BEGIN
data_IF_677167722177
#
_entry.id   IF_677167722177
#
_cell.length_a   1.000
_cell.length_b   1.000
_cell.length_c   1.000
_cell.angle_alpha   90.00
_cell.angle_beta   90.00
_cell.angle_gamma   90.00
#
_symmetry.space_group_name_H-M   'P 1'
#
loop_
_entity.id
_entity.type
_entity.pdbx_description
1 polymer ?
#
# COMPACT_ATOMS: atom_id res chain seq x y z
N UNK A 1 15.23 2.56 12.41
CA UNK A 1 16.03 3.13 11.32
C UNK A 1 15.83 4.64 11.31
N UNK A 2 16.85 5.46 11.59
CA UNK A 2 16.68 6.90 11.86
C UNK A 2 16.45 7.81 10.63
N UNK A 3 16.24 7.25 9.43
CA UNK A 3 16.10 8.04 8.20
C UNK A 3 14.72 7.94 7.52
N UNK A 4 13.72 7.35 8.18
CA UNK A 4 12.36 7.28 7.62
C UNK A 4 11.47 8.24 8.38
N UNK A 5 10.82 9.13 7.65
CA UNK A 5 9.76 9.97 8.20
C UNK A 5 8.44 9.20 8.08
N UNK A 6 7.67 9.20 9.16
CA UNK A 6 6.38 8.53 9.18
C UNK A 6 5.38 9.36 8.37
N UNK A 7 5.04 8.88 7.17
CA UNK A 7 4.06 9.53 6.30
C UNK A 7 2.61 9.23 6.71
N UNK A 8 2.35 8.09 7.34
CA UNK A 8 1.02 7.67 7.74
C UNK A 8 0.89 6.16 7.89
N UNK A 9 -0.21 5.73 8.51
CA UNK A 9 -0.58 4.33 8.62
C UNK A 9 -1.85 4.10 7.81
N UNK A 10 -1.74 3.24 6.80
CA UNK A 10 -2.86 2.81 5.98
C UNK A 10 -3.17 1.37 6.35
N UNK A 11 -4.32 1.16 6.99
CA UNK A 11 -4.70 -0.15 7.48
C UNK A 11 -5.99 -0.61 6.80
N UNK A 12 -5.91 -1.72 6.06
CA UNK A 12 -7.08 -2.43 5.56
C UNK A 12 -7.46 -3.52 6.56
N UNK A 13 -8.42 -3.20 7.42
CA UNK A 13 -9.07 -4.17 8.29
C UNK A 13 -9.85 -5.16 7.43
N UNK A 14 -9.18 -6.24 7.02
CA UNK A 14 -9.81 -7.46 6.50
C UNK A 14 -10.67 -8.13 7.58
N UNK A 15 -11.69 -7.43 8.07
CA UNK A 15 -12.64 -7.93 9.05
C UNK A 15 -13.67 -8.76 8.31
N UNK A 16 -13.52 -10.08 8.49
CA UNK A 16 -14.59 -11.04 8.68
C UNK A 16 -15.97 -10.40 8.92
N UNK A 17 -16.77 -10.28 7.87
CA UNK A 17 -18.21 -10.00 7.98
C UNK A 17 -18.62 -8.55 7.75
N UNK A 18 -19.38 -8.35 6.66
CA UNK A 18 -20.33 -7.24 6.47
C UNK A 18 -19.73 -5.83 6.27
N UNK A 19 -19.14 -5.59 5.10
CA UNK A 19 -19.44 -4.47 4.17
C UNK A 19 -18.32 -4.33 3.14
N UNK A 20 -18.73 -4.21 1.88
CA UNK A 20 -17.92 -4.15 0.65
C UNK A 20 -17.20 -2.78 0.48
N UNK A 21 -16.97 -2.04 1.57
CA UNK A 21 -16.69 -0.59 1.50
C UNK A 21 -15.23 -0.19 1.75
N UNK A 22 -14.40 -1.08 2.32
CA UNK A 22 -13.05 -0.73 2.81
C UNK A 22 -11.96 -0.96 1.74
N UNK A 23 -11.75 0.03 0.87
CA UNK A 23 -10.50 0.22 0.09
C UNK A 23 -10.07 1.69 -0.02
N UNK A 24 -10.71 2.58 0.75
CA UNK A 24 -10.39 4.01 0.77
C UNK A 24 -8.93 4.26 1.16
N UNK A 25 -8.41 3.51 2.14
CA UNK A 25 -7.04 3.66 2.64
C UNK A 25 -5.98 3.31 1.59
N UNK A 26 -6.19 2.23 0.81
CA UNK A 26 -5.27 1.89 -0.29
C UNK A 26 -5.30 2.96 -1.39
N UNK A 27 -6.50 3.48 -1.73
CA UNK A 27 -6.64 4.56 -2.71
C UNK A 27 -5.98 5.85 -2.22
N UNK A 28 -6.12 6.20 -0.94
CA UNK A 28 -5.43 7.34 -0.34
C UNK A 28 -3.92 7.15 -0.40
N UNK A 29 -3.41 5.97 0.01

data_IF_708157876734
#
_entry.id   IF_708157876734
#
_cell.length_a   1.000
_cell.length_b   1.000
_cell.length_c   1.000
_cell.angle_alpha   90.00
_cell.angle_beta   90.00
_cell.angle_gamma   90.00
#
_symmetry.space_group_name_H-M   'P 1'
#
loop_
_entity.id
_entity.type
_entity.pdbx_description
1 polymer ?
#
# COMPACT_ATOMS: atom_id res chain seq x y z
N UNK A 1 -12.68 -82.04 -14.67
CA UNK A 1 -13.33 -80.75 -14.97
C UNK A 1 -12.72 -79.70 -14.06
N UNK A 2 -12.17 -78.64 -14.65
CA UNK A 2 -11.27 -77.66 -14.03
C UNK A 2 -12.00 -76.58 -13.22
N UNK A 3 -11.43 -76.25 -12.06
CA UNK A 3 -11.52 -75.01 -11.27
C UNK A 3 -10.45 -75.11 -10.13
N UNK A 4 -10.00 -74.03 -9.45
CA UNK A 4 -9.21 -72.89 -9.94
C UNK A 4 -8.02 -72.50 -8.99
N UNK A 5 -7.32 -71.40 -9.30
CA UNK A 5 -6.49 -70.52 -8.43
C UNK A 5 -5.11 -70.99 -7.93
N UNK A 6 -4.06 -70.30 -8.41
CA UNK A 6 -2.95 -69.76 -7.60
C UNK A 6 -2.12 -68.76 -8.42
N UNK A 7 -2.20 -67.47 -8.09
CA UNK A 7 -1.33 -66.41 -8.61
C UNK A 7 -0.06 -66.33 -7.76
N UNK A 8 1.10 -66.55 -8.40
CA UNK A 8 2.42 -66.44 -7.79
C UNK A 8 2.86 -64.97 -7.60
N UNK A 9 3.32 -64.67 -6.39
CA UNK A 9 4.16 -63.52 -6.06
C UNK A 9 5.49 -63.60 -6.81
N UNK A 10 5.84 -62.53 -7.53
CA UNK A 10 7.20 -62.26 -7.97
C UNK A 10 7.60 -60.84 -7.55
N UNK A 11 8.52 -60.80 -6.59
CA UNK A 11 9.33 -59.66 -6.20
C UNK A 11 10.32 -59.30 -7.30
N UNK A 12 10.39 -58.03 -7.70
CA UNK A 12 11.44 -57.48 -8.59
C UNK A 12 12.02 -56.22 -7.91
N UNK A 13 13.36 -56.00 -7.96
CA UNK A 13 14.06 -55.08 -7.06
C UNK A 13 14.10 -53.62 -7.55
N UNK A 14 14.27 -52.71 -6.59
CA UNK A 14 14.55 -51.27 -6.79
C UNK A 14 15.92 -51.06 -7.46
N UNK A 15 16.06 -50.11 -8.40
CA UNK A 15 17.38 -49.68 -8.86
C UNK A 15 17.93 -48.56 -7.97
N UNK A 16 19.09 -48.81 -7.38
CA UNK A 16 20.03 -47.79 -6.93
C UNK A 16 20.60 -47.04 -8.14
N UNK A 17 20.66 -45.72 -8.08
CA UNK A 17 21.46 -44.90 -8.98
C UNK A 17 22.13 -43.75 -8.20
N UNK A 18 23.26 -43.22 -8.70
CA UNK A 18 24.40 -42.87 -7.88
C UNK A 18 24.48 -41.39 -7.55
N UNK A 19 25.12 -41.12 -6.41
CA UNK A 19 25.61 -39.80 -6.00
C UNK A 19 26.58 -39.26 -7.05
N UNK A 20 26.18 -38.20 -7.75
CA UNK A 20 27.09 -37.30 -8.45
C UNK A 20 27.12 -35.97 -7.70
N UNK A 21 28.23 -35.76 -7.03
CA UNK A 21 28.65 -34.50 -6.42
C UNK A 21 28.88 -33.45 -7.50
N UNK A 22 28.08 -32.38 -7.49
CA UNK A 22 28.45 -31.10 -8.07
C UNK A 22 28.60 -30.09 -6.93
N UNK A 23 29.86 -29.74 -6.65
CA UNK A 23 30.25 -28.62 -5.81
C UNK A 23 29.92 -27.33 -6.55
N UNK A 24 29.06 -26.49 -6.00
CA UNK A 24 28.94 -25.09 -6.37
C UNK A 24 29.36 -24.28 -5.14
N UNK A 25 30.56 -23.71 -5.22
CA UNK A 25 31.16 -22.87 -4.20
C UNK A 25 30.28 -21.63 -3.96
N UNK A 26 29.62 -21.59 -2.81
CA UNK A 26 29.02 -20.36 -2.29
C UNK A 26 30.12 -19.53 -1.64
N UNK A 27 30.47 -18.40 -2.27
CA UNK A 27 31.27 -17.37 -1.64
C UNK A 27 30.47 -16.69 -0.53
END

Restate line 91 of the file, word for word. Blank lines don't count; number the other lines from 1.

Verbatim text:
CA UNK A 24 -10.39 4.01 0.77